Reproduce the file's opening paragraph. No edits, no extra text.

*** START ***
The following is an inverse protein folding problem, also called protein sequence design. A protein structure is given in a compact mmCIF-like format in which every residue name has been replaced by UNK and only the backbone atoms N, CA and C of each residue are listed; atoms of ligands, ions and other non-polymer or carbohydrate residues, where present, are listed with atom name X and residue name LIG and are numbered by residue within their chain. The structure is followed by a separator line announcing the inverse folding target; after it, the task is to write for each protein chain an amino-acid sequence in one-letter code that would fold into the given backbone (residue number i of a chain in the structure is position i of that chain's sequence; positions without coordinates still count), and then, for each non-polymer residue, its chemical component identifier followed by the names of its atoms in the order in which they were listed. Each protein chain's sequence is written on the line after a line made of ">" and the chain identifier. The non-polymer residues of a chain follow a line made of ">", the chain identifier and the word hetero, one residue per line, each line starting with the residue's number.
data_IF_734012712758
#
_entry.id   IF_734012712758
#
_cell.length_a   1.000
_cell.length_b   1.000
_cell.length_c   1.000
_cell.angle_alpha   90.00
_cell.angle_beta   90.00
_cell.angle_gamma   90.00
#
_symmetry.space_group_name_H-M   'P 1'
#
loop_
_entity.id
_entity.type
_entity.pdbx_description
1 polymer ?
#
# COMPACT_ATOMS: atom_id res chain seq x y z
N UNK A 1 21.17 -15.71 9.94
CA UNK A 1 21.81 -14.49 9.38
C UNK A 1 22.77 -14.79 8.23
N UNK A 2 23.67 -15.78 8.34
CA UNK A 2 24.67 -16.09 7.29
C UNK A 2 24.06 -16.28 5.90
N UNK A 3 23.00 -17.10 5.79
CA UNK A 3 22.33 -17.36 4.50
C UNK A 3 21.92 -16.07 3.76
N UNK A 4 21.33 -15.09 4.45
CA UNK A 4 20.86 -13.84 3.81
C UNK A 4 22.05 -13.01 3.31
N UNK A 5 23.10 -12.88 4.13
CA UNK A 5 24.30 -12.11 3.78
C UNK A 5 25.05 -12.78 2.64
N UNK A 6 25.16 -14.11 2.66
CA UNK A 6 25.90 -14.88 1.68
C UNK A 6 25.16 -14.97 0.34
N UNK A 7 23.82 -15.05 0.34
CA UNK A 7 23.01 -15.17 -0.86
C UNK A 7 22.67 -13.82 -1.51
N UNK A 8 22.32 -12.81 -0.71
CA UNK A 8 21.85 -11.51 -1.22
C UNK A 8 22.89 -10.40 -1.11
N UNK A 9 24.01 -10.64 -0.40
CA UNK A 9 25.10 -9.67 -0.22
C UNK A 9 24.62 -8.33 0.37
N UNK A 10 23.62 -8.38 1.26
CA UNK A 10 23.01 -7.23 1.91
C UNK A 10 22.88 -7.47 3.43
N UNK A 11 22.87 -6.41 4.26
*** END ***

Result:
The following is an inverse protein folding problem, also called protein sequence design. A protein structure is given in a compact mmCIF-like format in which every residue name has been replaced by UNK and only the backbone atoms N, CA and C of each residue are listed; atoms of ligands, ions and other non-polymer or carbohydrate residues, where present, are listed with atom name X and residue name LIG and are numbered by residue within their chain. The structure is followed by a separator line announcing the inverse folding target; after it, the task is to write for each protein chain an amino-acid sequence in one-letter code that would fold into the given backbone (residue number i of a chain in the structure is position i of that chain's sequence; positions without coordinates still count), and then, for each non-polymer residue, its chemical component identifier followed by the names of its atoms in the order in which they were listed. Each protein chain's sequence is written on the line after a line made of ">" and the chain identifier. The non-polymer residues of a chain follow a line made of ">", the chain identifier and the word hetero, one residue per line, each line starting with the residue's number.